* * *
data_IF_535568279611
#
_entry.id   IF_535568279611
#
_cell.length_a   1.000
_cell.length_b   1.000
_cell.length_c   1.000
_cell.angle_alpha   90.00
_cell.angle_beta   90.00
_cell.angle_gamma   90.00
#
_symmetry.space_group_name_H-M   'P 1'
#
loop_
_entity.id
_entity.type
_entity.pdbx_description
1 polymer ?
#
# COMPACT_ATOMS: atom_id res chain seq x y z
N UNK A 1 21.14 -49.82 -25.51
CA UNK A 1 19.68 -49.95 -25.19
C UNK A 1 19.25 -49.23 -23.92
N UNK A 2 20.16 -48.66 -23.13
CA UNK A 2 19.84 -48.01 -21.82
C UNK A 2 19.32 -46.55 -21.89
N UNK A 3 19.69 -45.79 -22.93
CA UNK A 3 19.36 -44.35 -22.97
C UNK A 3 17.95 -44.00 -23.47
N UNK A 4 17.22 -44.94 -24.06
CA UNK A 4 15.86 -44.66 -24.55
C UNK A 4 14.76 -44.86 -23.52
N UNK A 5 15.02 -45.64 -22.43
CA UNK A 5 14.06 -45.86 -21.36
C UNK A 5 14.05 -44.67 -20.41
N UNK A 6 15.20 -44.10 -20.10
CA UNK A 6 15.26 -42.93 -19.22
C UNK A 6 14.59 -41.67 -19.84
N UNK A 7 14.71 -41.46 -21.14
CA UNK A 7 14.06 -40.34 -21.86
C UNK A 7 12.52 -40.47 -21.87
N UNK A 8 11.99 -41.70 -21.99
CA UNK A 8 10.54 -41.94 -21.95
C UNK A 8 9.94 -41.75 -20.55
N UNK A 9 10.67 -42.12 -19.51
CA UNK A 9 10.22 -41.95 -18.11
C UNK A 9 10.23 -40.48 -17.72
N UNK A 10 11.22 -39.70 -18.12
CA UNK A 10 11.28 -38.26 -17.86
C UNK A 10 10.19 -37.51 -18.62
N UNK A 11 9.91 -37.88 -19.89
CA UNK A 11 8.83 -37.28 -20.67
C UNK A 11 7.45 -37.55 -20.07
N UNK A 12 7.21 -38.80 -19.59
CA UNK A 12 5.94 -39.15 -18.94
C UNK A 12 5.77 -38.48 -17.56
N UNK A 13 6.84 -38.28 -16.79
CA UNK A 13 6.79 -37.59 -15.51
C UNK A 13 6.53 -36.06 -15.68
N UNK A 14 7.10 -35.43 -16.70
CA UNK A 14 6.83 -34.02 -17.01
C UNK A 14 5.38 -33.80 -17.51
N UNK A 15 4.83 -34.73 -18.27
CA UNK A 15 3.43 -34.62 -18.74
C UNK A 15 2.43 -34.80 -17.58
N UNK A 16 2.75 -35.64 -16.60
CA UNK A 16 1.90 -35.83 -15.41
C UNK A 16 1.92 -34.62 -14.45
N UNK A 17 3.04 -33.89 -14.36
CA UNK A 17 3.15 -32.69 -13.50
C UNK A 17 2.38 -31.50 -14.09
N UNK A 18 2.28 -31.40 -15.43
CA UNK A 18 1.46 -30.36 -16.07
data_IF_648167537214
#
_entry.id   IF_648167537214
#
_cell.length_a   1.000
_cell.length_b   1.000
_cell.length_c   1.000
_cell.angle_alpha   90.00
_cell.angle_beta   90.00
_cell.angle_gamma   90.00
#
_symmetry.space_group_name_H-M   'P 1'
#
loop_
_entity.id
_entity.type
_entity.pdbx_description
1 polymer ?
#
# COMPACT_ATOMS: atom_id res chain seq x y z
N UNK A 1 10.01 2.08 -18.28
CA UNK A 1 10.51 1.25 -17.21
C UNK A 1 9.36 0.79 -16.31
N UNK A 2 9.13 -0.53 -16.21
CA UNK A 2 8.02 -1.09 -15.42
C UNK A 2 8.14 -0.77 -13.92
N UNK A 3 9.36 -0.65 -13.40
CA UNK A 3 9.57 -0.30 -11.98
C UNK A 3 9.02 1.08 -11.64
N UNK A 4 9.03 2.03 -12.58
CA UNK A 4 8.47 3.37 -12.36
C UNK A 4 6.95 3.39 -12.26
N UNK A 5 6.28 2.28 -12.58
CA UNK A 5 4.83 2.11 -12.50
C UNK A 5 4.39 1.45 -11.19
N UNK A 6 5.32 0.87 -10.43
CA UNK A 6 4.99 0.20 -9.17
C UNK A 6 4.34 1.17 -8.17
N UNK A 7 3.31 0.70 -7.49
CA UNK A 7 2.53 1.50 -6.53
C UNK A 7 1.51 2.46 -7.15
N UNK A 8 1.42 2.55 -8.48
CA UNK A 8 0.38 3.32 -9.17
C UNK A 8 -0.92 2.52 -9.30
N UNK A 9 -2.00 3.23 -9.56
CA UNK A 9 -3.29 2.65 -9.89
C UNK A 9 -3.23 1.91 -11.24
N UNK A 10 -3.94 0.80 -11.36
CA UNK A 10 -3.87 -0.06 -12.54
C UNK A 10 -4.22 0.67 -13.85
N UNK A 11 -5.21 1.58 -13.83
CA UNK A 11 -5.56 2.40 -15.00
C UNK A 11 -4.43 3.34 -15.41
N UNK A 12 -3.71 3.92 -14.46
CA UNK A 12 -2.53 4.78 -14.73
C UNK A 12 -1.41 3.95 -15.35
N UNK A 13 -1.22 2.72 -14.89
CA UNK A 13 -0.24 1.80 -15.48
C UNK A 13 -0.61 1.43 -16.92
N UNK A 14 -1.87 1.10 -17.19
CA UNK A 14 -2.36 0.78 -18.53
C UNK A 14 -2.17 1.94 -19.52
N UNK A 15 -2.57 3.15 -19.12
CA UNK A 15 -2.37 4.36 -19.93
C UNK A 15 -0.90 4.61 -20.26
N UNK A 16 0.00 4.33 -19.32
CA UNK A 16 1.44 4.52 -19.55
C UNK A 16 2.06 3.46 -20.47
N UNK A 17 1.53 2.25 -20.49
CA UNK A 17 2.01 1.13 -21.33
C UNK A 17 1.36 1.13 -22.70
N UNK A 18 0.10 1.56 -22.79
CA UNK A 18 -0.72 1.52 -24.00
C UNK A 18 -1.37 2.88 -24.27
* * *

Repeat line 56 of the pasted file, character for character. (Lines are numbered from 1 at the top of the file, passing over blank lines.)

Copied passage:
C UNK A 12 5.77 -38.48 -17.56